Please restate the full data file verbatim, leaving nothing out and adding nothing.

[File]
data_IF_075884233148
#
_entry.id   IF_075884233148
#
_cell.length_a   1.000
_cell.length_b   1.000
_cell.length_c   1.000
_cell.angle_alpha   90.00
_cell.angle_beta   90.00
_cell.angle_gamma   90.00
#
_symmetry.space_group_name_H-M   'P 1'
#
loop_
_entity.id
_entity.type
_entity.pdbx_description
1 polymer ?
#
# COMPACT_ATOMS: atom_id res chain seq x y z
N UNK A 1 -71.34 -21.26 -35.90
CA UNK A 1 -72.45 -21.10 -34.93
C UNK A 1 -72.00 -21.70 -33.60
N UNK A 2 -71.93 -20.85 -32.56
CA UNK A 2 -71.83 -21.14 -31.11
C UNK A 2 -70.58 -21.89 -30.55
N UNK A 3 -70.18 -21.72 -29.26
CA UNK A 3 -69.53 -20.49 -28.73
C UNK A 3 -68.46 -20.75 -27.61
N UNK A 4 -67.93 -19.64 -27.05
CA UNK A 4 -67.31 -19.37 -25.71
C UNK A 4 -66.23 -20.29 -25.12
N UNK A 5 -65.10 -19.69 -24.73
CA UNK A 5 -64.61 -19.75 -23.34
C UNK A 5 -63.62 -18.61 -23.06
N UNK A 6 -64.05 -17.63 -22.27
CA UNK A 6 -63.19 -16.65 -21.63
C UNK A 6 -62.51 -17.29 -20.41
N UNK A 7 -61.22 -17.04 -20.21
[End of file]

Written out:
data_IF_075884233148
#
_entry.id   IF_075884233148
#
_cell.length_a   1.000
_cell.length_b   1.000
_cell.length_c   1.000
_cell.angle_alpha   90.00
_cell.angle_beta   90.00
_cell.angle_gamma   90.00
#
_symmetry.space_group_name_H-M   'P 1'
#
loop_
_entity.id
_entity.type
_entity.pdbx_description
1 polymer ?
#
# COMPACT_ATOMS: atom_id res chain seq x y z
N UNK A 1 -71.34 -21.26 -35.90
CA UNK A 1 -72.45 -21.10 -34.93
C UNK A 1 -72.00 -21.70 -33.60
N UNK A 2 -71.93 -20.85 -32.56
CA UNK A 2 -71.83 -21.14 -31.11
C UNK A 2 -70.58 -21.89 -30.55
N UNK A 3 -70.18 -21.72 -29.26
CA UNK A 3 -69.53 -20.49 -28.73
C UNK A 3 -68.46 -20.75 -27.61
N UNK A 4 -67.93 -19.64 -27.05
CA UNK A 4 -67.31 -19.37 -25.71
C UNK A 4 -66.23 -20.29 -25.12
N UNK A 5 -65.10 -19.69 -24.73
CA UNK A 5 -64.61 -19.75 -23.34
C UNK A 5 -63.62 -18.61 -23.06
N UNK A 6 -64.05 -17.63 -22.27
CA UNK A 6 -63.19 -16.65 -21.63
C UNK A 6 -62.51 -17.29 -20.41
N UNK A 7 -61.22 -17.04 -20.21